Antisemitism 'higher than ever' on Twitter, finds report

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The twitter logo on a phone. Copyright Matt Slocum/Copyright 2023 The AP. All rights reserved
By Joshua Askew
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Hateful content against Jewish people not only spiked after Elon Musk’s takeover, it has remained elevated ever since, claims the study.

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Antisemitism remains "higher than ever" on Twitter, according to a new report. 

The study by the Institute for Strategic Dialogue and CASM Technology found that hostile and discriminatory content towards Jewish people not only spiked after Elon Musk's takeover, but has remained at heightened levels ever since. 

Billionaire Musk acquired Twitter for $44 billion in October, promising to loosen restrictions on the freedom of speech, particularly by reducing content moderation and allowing banned accounts back. 

The changes have been controversial, with some worried about the platform descending into a "hellscape" filled with toxic, inflammatory content and misinformation.

However, Musk previously announced a policy to combat hateful content. 

The report -- claiming to be the first to demonstrate a "persistent and notable elevation" of antisemitism on Twitter -- found that the volume of English-language antisemitic tweets more than doubled in the period following Musk’s takeover.

Using hate speech detection methodology combining over twenty machine-learning models, it detected a total of 325,739 antisemitic tweets in English in the 6 months from June 2022 to February 2023.

In November, Musk said hate tweets would be "deboosted" and "demonetised" on the platform, which is used by 450 million users monthly. 

“New Twitter policy is freedom of speech, but not freedom of reach,” he tweeted.

“Negative/hate tweets will be max deboosted & demonetized, so no ads or other revenue to Twitter. You won’t find the tweet unless you specifically seek it out, which is no different from rest of Internet,” he added.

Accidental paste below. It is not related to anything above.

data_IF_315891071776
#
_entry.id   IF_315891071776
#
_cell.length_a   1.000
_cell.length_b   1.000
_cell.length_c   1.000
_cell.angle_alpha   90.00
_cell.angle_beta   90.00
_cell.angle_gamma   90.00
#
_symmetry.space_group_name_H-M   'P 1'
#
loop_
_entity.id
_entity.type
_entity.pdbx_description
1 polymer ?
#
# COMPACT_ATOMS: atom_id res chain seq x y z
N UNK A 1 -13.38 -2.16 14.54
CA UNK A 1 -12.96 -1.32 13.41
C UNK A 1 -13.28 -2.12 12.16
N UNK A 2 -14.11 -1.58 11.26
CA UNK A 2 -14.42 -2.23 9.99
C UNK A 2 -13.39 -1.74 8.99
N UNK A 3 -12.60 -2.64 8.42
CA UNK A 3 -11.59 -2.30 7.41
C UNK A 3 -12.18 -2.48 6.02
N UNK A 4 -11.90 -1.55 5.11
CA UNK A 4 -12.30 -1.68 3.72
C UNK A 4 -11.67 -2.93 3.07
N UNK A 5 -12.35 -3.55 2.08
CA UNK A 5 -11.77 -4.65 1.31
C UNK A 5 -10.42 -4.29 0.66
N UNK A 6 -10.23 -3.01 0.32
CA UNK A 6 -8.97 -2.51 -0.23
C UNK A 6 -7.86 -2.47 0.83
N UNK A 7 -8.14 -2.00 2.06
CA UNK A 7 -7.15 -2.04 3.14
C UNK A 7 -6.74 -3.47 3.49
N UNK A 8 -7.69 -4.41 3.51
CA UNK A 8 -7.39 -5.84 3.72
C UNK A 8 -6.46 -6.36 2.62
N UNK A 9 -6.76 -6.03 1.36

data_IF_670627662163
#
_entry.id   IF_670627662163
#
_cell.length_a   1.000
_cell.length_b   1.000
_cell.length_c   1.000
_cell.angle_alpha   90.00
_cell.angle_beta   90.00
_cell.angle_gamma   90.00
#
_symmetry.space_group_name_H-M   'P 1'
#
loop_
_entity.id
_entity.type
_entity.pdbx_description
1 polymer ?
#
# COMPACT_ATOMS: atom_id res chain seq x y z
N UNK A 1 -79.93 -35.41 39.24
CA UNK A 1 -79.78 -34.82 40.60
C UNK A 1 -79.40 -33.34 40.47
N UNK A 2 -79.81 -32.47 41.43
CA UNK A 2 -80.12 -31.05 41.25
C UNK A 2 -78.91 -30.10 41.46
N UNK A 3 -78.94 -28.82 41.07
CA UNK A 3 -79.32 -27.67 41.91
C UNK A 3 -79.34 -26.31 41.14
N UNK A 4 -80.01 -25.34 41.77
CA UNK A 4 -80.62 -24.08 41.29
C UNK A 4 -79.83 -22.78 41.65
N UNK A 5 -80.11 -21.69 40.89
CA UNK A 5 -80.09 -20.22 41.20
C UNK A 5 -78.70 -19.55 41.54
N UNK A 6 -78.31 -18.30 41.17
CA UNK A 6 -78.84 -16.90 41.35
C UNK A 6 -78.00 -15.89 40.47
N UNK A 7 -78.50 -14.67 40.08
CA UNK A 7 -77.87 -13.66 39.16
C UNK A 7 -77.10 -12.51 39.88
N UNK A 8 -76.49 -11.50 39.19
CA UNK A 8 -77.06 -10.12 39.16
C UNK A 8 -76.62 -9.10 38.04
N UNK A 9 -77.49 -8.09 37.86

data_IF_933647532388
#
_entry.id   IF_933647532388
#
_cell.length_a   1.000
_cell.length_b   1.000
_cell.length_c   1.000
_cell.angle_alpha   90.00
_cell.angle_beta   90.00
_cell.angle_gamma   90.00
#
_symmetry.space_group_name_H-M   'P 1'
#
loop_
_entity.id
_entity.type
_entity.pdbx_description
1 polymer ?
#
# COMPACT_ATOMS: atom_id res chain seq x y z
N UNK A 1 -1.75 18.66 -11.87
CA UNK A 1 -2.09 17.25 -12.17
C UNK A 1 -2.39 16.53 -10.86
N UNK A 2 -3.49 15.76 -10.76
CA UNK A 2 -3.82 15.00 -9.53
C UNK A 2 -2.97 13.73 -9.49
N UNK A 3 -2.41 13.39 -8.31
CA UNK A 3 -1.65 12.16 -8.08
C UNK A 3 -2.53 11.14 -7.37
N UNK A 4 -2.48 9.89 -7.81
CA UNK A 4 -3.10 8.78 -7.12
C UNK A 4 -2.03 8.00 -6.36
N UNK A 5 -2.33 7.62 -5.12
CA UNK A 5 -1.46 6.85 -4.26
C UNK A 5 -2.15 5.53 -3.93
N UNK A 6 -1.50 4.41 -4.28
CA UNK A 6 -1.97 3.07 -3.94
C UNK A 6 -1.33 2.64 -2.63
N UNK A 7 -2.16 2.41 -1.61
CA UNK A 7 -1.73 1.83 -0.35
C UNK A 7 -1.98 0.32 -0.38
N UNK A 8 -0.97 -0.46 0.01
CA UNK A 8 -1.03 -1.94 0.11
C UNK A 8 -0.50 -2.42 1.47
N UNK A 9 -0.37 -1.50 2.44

Despite Musk's pledge, the report revealed that antisemitic accounts were created at more than tripled the rate in the period after his takeover.

Engagement with antisemitic content on Twitter also remained steady.

The content of these tweets reflected a "broad spectrum" of content, according to the report's authors. 

This included "conspiracy theories referring to Jewish control of finance, media and politics, overt support for antisemitic comments made by public figures such as Kanye West, and the promotion of overtly and profoundly racist white supremacy."

Under Twitter guidelines, users are prohibited from spreading hateful content, with the platform saying its rules "ensure all people can participate in the public conversation freely and safely."

Its website reads: "You may not attack other people on the basis of race, ethnicity, national origin, caste, sexual orientation, gender, gender identity, religious affiliation, age, disability, or serious disease."

The report added that the removal of antisemitic content on Twitter appears to have increased since the October deal, but this increase has "not kept pace" with the absolute increase. 

In March, the EU told Twitter to hire more human content moderators, amid concerns about a rise in illegal content.

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